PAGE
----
Everfi Venture

Break-Even Point
When a business’s expenses and sales equal zero because the business has sold exactly enough units to cover its fixed expenses.
Business Opportunity
A consumer need or want that can be potentially met by a new business.
Business Pitch
A quick description of your business that you use to explain it to customers and investors.
Competition
Rival businesses competing for the dollars your target market spends.
Direct Competitor
A business in the market that sells a product or service similar to yours.
External Entrepreneurs
Entrepreneurs that create business ideas by identifying sources of opportunity.
Features
What a product does and how it appears to the senses (sight, sound, taste, smell, and touch).
Financial Ratios
Relationships between important financial data that is expressed as a fraction or a percentage.
Fixed Operating Expenses
The operating expenses that a business must pay regardless of how many sales are made.
Indirect Competitor
A business that sells a different product or service from yours, but fills the same customer need or want.
Internal Entrepreneurs
Entrepreneurs that apply their hobbies, skills, and interests to a business opportunity.
Line Organization
The simplest organizational structure, which contains a direct chain of command through levels of personnel.
Manufacturers
The create a product, such as a factory that creates shoes.
Market
A potential group of customers, people or businesses that are able and willing to purchase a particular product or service.
Market Research
An organized way to gather and understand information needed to make informed business decisions based on the potential customers and competitors that exist in the market.
Marketing
The art of presenting a business in a way that clearly communicates the value of the product or service.
Marketing Plan
A detailed guide that includes marketing goals and the strategies to reach these goals – called the Marketing Mix. The Marketing Mix includes the five P’s: People, Product, Place, Price, Promotion.
Net Profit
The amount of profit (or loss) the business earns after paying expenses and taxes.
Organizational Structures
Systems for dividing work, authority and responsibility. There are different approaches to structures based on what is best for the business.
Pre-Tax Profit
The profit earned before paying taxes on it. Found by taking the total contribution margin minus the fixed monthly expenses.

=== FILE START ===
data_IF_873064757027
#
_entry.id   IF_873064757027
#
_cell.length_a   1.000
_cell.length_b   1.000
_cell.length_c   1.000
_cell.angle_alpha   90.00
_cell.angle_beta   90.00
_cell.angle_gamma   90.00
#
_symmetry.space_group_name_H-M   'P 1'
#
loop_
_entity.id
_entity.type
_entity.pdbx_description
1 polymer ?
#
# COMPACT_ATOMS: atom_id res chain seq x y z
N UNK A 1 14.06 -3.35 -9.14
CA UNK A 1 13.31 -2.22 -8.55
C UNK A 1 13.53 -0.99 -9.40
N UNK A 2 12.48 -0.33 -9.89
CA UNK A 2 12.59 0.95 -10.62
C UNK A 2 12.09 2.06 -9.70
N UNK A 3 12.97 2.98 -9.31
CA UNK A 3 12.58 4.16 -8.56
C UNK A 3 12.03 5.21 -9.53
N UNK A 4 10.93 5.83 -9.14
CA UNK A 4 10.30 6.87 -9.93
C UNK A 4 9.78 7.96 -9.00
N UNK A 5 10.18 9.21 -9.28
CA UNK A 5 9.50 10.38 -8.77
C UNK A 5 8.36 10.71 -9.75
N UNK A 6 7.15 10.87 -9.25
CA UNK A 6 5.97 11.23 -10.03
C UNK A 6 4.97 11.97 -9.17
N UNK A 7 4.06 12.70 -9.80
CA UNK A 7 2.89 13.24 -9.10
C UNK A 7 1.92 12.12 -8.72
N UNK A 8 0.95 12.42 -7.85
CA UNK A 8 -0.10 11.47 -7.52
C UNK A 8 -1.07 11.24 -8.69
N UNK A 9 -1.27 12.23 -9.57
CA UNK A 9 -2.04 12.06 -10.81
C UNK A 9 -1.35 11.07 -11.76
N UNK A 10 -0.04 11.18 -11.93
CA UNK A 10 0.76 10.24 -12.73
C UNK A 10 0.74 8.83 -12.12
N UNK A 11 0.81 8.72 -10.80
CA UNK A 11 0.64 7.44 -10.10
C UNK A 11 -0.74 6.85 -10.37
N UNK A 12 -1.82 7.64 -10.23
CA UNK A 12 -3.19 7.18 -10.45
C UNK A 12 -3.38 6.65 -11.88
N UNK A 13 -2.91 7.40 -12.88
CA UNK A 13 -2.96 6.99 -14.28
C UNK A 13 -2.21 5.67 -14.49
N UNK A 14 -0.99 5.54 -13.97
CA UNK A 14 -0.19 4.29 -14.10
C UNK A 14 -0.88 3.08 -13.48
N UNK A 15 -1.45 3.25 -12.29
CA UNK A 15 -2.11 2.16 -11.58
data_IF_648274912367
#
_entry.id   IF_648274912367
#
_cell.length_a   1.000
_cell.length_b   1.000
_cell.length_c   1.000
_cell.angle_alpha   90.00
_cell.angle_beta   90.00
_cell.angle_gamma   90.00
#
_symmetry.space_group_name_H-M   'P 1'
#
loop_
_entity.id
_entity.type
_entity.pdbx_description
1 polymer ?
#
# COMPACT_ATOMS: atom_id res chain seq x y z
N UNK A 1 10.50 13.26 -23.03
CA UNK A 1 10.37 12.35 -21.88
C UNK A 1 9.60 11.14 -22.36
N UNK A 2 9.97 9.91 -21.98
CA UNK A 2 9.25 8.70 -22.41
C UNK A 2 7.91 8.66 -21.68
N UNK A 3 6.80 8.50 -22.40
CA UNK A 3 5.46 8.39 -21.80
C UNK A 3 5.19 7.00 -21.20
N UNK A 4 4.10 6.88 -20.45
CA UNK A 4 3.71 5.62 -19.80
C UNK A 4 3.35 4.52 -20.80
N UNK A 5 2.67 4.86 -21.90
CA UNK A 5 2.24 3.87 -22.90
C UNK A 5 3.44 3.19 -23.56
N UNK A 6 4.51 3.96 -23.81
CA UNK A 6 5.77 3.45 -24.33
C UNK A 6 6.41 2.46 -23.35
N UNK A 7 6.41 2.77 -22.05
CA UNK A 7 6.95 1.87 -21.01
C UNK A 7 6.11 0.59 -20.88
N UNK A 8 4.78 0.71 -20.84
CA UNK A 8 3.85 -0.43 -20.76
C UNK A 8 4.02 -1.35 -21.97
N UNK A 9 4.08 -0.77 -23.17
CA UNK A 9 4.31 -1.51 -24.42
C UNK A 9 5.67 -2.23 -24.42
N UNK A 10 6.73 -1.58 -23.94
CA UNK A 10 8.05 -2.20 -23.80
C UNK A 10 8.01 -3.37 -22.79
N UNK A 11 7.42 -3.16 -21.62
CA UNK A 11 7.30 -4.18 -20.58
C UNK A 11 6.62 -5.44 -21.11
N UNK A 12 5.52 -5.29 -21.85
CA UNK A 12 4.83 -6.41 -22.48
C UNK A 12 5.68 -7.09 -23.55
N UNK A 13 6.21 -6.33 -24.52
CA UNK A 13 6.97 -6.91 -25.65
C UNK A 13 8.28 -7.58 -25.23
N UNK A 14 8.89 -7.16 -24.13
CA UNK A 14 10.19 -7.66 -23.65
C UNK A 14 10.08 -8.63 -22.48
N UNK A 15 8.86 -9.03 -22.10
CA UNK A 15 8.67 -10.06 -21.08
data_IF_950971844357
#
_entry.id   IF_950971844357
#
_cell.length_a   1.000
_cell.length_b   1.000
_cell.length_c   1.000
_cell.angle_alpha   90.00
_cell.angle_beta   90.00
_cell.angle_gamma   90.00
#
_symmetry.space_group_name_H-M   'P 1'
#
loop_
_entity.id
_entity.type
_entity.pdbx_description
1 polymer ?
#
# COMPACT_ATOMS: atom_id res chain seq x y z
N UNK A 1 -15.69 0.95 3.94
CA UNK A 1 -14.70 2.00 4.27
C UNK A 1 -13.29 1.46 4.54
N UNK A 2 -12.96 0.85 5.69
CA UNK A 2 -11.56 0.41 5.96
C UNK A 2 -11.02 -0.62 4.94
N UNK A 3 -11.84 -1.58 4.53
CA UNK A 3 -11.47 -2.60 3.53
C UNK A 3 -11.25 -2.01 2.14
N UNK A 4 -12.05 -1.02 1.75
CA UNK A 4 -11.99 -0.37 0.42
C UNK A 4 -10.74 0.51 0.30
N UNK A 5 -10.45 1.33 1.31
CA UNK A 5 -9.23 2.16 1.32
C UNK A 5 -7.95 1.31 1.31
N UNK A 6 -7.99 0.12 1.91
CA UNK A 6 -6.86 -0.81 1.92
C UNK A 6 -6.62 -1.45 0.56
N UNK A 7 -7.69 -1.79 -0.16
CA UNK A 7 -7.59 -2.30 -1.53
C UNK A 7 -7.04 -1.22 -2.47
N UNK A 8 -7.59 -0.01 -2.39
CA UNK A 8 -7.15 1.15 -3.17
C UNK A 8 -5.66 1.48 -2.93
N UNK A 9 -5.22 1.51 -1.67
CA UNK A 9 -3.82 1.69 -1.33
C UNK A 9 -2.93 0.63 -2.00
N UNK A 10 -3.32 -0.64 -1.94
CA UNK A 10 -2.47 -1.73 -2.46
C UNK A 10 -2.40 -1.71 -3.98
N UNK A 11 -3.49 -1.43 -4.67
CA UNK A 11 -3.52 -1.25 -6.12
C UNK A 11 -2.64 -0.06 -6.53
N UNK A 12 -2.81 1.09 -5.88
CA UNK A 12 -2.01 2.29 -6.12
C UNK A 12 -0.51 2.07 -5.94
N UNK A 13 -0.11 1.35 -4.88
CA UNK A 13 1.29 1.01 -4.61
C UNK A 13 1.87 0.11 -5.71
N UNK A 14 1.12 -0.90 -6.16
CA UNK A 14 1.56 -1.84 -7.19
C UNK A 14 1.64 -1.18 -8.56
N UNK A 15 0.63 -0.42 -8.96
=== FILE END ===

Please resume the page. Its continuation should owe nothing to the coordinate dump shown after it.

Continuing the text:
Project Organization
Puts employees in more than one department together to work towards a specific goal.
Retailers
Sell directly to the customer, for instance a local shoe store that gets its shoes from the different shoe companies wholesalers to sell to customers that come into the store.
Revenue
The amount of money brought in by a business before any expenses. Equal to the total number of unity sold multiplied by the selling price per unit for the period that for which the statement is being prepared.
Secondary Data
Existing information that was previously gathered for a purpose other than the study at hand.
Primary Data
Primary Data is new information gathered during the Market Research phase that comes directly from potential groups of customers or competitors in the market. We call this primary data, because it is data that entrepreneurs collect for the first time, directly from the source. Entrepreneurs should return to their list of questions, eliminate those that were answered by secondary research, and determine which ones require primary research.
Obtaining Data
Common ways of obtaining data are: Interviews or Surveys: asking potential customers their thoughts regarding your business, or the current business they visit Focus Groups; bringing a small group of people together to help solve a problem or answer a set of questions Observations: visit competitors in the area and observe how they interact with customers.
Consumer Profile
Identifying a target market segments helps find very specific information about a group of potential customers. It can include the following information: Demographics; objective social and economic facts about people such as age, gender, and family size, Geographics; where customers live and where businesses are located, including region, city, and neighborhood. Psychographics; Psychological characteristics of consumers such as attitudes, beliefs, and personalities. Buying Patterns; what customers are willing to spend money on, and how much they are willing to spend.
Service
Offers services to customers, for example a shoe repair shop.
SWOT Analysis
An evaluation of a company’s internal Strengths, internal Weaknesses, external Opportunities in the market and external Threats in the market.
Target Market Segment
A specific group of customers in the broader target market market who are most likely to buy a product or service.
Unit of Sale
If it different for every business, and is based on the amount of product or service a customer buys.
Value Proposition
What makes a business unique and potentially better than the competition. It is made up of features and benefits.
Wholesalers
They sell products in larger volumes (but less than the manufacturer) to the retailer, such as a global shoe company, a company that gets its shoes made by the a factory manufacturer and then sells them to local stores.